Plaintiffs Leverage Regulatory Actions to Their Benefit in Tort Litigation

Recent pretrial motions in a case over a municipality’s economic costs to investigate and remediate PFOA in municipal water20 show that plaintiffs will use even interim or proposed EPA statements as evidence to support their claims. In advance of trial, the municipality plaintiff persuaded the court to allow it to introduce EPA’s proposed rulemaking on PFOA and PFOS as evidence of the reasonableness of the plaintiff’s efforts to remove PFAS from the water supply.21 The plaintiff also prevented the defendants from introducing evidence challenging EPA’s health advisory limits for PFOA and PFOS, as EPA’s process for setting the advisory limits was not at issue in the case.22

These arguments will likely recur. Since early May, at least seven state attorneys general and the attorney general for the District of Columbia have sued companies that made and used PFAS.23 The cases reference EPA’s proposed maximum contaminant levels under the Safe Drinking Water Act and interim health advisories for certain PFAS. Many of the cases also refer to EPA’s proposal to designate PFOA and PFOS as hazardous substances under CERCLA.

As the governments and plaintiffs remain focused on PFAS, businesses and other stakeholders that manufactured or used PFAS should expect to face increasing risk of costs and potential litigation from private and public actors. Regulatory initiatives and general litigation trends often converge. Just as New York has proposed drinking water regulations for additional PFAS (i.e., PFDA, PFHpA, PFHxS, and PFNA), private litigants seek to obtain medical monitoring and scientific testing for individuals exposed to many of the same PFAS.24 Likewise, as states seek to ban PFAS in disposable food containers, the plaintiffs’ bar continues to file consumer actions about the marketing of disposable food containers and packaging.25 Such trends will likely continue and grow in prominence.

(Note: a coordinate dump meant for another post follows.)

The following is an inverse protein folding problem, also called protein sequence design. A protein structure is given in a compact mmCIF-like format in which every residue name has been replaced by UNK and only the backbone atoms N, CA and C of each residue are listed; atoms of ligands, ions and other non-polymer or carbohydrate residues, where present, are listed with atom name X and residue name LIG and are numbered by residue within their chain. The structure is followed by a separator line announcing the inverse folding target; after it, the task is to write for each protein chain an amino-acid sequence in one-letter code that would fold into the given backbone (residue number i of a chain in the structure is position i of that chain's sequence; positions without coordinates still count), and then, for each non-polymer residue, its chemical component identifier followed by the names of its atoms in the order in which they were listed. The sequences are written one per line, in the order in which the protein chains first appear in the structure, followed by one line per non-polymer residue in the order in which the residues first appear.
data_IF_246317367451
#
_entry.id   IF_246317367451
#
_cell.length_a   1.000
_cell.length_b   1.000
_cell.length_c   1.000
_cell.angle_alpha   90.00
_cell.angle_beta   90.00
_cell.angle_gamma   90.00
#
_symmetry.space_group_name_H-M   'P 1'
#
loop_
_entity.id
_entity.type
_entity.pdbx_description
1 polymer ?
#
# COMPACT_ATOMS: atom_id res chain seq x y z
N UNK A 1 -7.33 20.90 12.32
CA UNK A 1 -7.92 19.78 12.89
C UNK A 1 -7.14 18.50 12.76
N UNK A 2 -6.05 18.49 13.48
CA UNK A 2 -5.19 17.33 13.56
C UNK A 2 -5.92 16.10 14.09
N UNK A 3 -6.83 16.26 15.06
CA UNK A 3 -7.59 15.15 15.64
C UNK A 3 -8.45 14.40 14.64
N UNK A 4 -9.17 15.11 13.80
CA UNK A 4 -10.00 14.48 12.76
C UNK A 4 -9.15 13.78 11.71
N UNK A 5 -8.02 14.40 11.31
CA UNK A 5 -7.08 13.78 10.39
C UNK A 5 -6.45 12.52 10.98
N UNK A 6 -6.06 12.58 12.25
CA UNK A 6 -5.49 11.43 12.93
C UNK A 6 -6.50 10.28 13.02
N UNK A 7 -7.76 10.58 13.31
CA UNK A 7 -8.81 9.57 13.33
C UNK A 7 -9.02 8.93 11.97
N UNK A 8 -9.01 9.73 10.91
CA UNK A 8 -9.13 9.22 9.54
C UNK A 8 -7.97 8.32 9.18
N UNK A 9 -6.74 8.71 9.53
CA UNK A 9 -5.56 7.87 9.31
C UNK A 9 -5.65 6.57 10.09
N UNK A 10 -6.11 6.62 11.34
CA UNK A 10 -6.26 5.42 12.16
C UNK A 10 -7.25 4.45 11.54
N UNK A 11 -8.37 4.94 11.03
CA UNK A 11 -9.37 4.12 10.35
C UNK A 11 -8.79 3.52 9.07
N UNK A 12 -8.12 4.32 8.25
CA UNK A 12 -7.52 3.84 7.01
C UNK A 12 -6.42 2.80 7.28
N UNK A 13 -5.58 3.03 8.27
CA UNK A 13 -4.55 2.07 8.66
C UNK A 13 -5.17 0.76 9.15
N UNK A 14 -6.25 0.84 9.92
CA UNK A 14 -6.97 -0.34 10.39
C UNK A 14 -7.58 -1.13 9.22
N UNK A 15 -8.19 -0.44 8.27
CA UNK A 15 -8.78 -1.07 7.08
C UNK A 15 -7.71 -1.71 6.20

1. 88 Fed. Reg. 70516 (Oct. 11, 2023).
  3. EPA, News Release: EPA Takes Important Step to Advance PFAS Strategic Roadmap, Requests Public Input and Data to Inform Potential Future Regulations under CERCLA (Apr. 13, 2023),